The hybrid publishing model has grown and grown in popularity since its emergence. It is clearly a legitimate middle ground between entirely self publishing and the conventional method of making a submission to a publisher.
However, in such a competitive market, companies have to try and find a niche, an edge or a way to differentiate themselves from the competition or else be at risk of losing themselves amongst the crowd.
As such, many of these companies make claims around their uniqueness or the fact they are a one of a kind business which should always create scepticism in the author considering utilising their services.
That does not mean however that companies worth consideration do not exist or that no key differentials are not to be found, it just requires extra scrutiny.
One such company claiming to be ahead of the rest in their offering is Publishing Push.
They say that they have issues with both conventional submissions and the hybrid publishing model itself, so have sought to rectify that.
In this Publishing Push review, we will take a look at exactly what they say makes them different, a look at their backstory and indeed whether or not they are worth consideration for writers looking to gain an edge.
What is Publishing Push?
Publishing Push is a London based company that self describes itself as breaking the mould when it comes to publishing methodology.
They say that they saw a problem in the publishing market, specifically that the conventional submissions process was long winded and largely unfruitful, and the hybrid publishing model was exploitative due to the requirement of authors paying a fee and handing over too higher a percentage of their royalties.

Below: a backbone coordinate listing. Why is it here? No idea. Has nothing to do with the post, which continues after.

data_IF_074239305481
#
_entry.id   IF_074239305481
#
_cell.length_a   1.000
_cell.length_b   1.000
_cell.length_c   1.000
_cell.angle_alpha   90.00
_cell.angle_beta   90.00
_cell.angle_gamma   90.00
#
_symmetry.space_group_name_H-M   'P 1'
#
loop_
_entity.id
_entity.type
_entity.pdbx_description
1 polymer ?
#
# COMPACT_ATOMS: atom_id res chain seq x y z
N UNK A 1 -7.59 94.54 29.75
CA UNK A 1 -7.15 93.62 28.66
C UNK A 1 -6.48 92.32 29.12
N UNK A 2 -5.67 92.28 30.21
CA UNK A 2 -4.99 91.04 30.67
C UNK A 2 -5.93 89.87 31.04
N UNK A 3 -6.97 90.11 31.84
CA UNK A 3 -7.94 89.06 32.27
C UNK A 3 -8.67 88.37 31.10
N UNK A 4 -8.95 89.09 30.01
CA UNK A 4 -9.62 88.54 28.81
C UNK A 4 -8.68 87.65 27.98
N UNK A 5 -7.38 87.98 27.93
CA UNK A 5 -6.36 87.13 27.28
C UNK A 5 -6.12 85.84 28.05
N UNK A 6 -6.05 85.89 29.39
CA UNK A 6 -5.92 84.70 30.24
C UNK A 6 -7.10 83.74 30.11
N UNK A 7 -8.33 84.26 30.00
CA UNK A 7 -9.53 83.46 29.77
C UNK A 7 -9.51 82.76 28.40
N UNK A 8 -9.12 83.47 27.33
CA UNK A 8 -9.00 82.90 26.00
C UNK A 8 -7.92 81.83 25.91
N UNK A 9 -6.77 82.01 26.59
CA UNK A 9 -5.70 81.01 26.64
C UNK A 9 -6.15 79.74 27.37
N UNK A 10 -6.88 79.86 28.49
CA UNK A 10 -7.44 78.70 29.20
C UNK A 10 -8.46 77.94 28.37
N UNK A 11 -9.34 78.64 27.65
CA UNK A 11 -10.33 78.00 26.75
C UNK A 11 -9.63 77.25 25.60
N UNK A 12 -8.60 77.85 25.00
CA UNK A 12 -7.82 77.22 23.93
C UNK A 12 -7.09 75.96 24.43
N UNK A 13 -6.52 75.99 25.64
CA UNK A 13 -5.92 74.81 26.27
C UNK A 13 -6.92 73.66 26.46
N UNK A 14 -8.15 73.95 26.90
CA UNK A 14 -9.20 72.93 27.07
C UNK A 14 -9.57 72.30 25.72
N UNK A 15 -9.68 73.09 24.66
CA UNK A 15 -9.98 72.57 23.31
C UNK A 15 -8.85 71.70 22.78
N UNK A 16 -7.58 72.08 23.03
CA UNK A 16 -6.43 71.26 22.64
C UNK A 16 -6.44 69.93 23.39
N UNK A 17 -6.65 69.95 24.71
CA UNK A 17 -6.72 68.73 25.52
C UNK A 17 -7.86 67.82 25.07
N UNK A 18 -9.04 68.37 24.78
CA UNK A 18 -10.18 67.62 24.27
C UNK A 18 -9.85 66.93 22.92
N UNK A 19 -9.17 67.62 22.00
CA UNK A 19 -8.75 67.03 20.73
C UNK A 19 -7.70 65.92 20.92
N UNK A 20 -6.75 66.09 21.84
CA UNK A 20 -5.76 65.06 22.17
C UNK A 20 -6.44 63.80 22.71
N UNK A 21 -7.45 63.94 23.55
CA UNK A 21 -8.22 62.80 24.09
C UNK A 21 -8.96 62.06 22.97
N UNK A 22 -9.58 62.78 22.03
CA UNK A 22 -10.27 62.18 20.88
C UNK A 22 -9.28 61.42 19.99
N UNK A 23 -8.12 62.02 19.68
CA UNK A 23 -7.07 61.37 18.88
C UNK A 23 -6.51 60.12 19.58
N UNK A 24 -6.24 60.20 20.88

As such, the founder Patrick Walsh decided that there had to be a better way and in 2014 took matters into his own hands by founding Publishing Push.
They claim that they truly serve authors looking to self publish by providing them with the same distribution you would expect from a traditional big 5 publisher, whilst also allowing them to keep 100% of their net royalties.
They also provide a dashboard monitoring service to show authors clear visuals of their sales numbers.
As mentioned above, however, these offerings are not unique to Publishing Push, and indeed there are many other similar companies that provide similar or make comparable claims.
As per their website, their full list of services includes;
- Self Publishing Packages
- Copy Editing
- Book Cover Design
Which books does Publishing Push publish?
Unusually, there is no information to be found on their website regarding the types of books they publish or a link to books for sale which seems like a missed opportunity. It stands to reason then, that they are open to and will consider any genre of book for publishing.
They do however have a success stories tab on their site which showcases a variety of authors who have used their services in order to self publish their work. A list of these titles can be found below to provide some potential insight into the types of books they may be interested in publishing.
Decomposed Woman – Hamide Mirzad
The Matchstick that Kept Burning – Paulette Graham
Low Cost / No Cost Tips – Lorraine Finch
Felicity Flipflops – Dawn M Gelston
Vitiligo Man – Shankar Jalota
Devonmere – Jacqui Armitage
Kolo and the Mighty Mangoes – Dave Caswell
Dreamers – Maynard Tait
10 10 10 – Laura Bird
From children’s books and self help to fantasy and mystery, it appears to be the case that any and every genre has a home at Publishing Push.
Can Authors submit to Publishing Push?
Yes, as you would expect a hybrid publishing company not just allows submissions but by their very nature requires it for their business model to be a success.